by Tuesday, October 13, 2015

It was love at first sight when I first visited the Cook Islands. Made up of 15 islands scattered over two million square kilometres of Pacific Ocean they are in the centre of the Polynesian triangle, flanked by Tonga and Samoa to the west and Tahiti and the islands of French Polynesia to the east.

Rarotonga is the heartbeat of the islands. It has a 32 kilometre circumference and is dominated by high mountains with lush rainforests cascading to a palm-fringed shore.



Sunset on the beach


Locals see themselves as true Polynesians with a heritage connecting them directly with the finest Pacific seafarers. Their forebears voyaged across vast tracts of ocean in handmade canoes, possibly as early as 800AD.

When visiting a place for the first time, I always look for a marketplace. Te Punangai Nui is the place to get the feel of how the locals live. It runs every Saturday morning selling a wide range of fruit, vegetables, flowers and crafts. For locals it’s a social event as well as stocking up on necessities. Tourists can try traditional local food such as ika mata – raw fish marinated in coconut and lime.

The Bergman family arrived in Rarotonga in 1976 with a dream of opening a jewellery store. It took many years and much hard work to realise the dream. They discovered the natural pearls of Penrhyn Island in the remote northern islands and became the first local company to specialise in the exotic gem. They are leaders in jewellery design, creating irresistible pieces, using multi-coloured pearls, the most popular being the lustrous black beauties. They find their way to jewellery houses around the world and examples of their work can be admired – and purchased – in one of three stores on Rarotonga and one on neighbouring Aitutaki.

I stayed at Little Polynesian Resort on the white sand Titikaveka Beach. It’s in the Green Corner of the island, surrounded by palms and gorgeous tropical gardens.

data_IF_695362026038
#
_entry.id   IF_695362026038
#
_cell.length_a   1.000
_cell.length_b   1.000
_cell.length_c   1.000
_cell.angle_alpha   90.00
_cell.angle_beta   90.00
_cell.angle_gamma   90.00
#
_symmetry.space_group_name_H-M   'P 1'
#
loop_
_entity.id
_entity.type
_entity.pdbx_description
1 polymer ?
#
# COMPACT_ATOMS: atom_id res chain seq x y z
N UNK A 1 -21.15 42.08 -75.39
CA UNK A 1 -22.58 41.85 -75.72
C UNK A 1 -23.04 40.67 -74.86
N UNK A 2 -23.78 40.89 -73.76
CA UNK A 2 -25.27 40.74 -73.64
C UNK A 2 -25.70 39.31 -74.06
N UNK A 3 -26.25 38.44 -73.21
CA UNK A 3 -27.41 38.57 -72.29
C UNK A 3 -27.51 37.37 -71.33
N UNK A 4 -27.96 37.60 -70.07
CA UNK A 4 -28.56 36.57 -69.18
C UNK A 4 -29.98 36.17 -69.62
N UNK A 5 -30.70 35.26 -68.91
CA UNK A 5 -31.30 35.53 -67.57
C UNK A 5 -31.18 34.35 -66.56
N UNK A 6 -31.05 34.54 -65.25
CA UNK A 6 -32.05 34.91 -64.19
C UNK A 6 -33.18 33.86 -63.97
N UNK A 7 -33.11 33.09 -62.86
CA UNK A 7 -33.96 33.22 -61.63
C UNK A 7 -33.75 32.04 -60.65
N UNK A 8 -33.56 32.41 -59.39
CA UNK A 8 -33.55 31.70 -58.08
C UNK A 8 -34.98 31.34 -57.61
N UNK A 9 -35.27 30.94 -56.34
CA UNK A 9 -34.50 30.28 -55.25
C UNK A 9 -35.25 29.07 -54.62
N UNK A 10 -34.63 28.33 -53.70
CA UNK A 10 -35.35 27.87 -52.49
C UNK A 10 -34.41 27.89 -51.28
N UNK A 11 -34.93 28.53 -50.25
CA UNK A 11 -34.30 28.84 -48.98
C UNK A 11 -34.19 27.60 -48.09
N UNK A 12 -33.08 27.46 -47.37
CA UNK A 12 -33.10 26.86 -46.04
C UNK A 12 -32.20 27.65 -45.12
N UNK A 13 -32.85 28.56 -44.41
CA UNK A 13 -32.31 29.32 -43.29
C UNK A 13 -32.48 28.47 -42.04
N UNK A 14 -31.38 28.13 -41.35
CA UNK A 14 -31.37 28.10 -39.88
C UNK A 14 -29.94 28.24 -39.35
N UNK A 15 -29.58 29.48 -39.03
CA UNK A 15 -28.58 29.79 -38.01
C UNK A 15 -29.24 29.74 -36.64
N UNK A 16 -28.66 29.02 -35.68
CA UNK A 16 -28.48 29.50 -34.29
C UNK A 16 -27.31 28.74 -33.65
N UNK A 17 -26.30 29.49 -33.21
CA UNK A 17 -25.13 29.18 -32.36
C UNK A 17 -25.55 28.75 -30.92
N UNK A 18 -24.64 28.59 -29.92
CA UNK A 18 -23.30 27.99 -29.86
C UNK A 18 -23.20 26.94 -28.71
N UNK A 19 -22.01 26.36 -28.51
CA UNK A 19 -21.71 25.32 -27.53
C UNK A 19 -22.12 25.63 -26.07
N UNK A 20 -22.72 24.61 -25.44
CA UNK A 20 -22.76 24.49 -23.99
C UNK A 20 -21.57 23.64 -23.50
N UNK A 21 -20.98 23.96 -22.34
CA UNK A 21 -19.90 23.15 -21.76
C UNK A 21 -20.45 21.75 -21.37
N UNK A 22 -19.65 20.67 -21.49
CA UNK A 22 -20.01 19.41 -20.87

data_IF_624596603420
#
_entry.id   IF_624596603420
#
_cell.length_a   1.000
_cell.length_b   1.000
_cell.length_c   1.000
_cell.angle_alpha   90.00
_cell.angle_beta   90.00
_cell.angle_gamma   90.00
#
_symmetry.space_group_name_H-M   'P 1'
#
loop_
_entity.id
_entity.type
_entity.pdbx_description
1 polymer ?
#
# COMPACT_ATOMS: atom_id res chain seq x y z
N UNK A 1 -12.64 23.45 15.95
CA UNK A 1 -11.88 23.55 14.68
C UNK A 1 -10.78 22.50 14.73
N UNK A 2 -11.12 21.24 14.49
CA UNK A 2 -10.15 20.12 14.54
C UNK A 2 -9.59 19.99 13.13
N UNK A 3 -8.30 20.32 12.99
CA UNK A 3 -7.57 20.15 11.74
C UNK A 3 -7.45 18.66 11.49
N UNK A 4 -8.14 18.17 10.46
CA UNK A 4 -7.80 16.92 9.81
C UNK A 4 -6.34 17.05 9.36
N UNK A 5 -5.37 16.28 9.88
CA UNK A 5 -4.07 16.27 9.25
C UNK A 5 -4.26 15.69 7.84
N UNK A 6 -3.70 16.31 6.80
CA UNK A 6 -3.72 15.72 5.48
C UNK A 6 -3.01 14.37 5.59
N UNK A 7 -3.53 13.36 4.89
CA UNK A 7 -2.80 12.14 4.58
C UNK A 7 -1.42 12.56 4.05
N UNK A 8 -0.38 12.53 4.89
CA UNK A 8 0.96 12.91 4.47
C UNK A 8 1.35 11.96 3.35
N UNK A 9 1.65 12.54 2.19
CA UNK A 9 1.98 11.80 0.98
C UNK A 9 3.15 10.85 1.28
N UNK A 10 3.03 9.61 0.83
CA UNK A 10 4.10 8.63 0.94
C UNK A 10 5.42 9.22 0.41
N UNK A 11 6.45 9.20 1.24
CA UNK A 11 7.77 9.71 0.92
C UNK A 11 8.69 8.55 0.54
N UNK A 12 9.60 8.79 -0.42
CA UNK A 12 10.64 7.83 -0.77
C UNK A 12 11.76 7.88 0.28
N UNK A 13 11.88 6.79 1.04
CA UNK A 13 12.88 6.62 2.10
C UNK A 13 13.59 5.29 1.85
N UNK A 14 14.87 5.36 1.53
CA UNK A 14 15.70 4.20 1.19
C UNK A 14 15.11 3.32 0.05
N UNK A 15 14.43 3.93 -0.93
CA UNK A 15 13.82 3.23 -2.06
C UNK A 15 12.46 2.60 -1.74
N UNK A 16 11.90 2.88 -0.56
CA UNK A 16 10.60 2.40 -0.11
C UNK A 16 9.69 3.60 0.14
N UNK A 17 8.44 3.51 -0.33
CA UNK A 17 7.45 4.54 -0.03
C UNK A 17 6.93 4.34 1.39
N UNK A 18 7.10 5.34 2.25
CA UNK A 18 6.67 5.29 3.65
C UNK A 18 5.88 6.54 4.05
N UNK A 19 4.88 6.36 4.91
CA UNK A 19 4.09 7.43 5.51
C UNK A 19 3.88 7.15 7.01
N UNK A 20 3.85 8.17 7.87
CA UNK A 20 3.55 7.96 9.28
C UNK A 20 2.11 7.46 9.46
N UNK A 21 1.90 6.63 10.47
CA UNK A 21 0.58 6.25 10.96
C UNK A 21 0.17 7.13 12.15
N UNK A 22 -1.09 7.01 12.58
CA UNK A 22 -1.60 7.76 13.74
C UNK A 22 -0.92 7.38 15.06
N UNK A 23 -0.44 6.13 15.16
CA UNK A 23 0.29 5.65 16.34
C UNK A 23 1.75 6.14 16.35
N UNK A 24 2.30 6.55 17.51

Check out that crystal clear water.


The ten over-beach bungalows and four garden units are a palette of ivory and woods with traditional accents of coconut weaving on beams and thatched natural pandanus roofs. Fruit, yoghurt, honey, cereal, tea and coffee are delivered to your room to give a delicious start to the day. Lunch is a variety of salad and bistro-style options. Guests mingle over exotic cocktails as they watch the sun set. Dinner is a mix of Island and Mediterranean cuisine of seafood, meat and vegetarian dishes.

The salt-water infinity pool has comfortable lounge chairs and umbrellas. Snorkelling and kayaking are a beautiful way to explore the turquoise lagoon. Not far from the resort are plenty of other diversions – cultural events, bars, restaurants, shops, markets, museums and galleries. Hills are perfect for hiking, bicycles and scooters are for hire and you can hop on and off local buses to explore places of interest.

Plantation Dinner is an absolute must for foodies! It’s run by local couple Louis and Minar Henderson-Enoka who open their 1853 colonial home and kitchen garden for an unforgettable experience.

It begins with a walk through their organic gardens. Bananas, pumpkins, pineapples, papayas, lemons, pigs, chickens and eggs are all used to delight the palate. The three course Plantation to Plate dinners have a touch of Asian flavour with Polynesian flair.

Dining takes place on a verandah canopied by an apuka tree and surrounded by passionfruit vines. The feast may include tuna sashimi with red chilli and passionfruit dressing, parrotfish with coconut cream, pork curry with coconut, green paw paw salad, coconut meringue cake with kaffir lime curd and caramelised syrup.


Friendly locals

Friendly locals


The busy and friendly couple also have a gorgeous little white shop built from timber salvaged from the old St Josephs School building. They sell only locally-made products. Minar and the women in her family sew and weave everything from dresses to pearl-studded rito hats. What they don’t make themselves, they source from local artisans. Noni juice, local soaps, carved ukuleles and pareu dresses stock the shelves. The spell will be cast for you too!


Rarotonga, the capital of the Cook Islands.






  • Try to go to church if you’re there on a Sunday. Wear white, a hat too if you like, the singing is so uplifting and the locals may even ask you back for a Sunday island feast! It’s important to remember that most Cook Islanders are quite religious, please be respectful of that. In church, cover  your shoulders and in general don’t wear anything too provacative.
  • Rugby is huge there, even the girls play, everyone is welcome at the games.
  • Stock up on Monoi Oil at the local supermarket, this local oil has inspired everyone from Francois Nars to Tom Ford.

For more information, head to http://www.cookislands.travel/rarotonga or call +61 7 5504 5488